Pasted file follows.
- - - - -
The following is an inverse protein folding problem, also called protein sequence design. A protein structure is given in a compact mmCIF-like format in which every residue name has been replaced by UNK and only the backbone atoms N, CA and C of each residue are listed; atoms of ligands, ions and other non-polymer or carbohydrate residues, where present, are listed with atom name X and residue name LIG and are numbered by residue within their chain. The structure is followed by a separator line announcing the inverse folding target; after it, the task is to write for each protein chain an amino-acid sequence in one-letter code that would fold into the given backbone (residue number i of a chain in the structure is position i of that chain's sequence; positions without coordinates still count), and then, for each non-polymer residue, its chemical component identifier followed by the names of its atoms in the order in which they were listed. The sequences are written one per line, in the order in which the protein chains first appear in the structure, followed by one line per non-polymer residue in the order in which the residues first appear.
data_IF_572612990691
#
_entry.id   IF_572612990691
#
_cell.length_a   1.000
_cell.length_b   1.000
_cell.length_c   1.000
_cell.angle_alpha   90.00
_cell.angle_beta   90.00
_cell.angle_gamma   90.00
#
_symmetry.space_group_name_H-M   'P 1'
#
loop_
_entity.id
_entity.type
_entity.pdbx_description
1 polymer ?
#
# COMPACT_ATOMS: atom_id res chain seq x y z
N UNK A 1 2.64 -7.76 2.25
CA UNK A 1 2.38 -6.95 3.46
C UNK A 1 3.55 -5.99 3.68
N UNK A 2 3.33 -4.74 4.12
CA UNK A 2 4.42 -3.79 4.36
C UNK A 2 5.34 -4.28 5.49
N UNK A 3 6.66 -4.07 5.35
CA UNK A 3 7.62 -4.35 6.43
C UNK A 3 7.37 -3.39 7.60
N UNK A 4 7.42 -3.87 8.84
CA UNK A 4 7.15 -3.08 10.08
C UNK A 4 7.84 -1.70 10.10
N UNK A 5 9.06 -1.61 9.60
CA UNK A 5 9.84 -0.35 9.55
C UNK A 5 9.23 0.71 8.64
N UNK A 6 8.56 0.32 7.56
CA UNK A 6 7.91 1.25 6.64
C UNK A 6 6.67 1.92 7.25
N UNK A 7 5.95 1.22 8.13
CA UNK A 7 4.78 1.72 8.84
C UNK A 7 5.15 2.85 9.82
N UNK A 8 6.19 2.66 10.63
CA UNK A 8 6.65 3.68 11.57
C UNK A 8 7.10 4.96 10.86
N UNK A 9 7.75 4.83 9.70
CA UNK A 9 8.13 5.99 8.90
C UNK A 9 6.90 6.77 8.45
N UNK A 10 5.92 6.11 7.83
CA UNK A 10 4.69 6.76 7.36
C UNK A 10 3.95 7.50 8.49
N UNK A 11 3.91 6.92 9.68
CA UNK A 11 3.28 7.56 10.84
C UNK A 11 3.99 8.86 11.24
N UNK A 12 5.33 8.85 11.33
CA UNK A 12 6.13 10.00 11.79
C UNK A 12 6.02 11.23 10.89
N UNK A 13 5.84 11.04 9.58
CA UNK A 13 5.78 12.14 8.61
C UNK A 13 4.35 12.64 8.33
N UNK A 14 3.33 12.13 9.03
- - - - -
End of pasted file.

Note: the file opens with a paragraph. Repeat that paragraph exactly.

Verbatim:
The following is an inverse protein folding problem, also called protein sequence design. A protein structure is given in a compact mmCIF-like format in which every residue name has been replaced by UNK and only the backbone atoms N, CA and C of each residue are listed; atoms of ligands, ions and other non-polymer or carbohydrate residues, where present, are listed with atom name X and residue name LIG and are numbered by residue within their chain. The structure is followed by a separator line announcing the inverse folding target; after it, the task is to write for each protein chain an amino-acid sequence in one-letter code that would fold into the given backbone (residue number i of a chain in the structure is position i of that chain's sequence; positions without coordinates still count), and then, for each non-polymer residue, its chemical component identifier followed by the names of its atoms in the order in which they were listed. The sequences are written one per line, in the order in which the protein chains first appear in the structure, followed by one line per non-polymer residue in the order in which the residues first appear.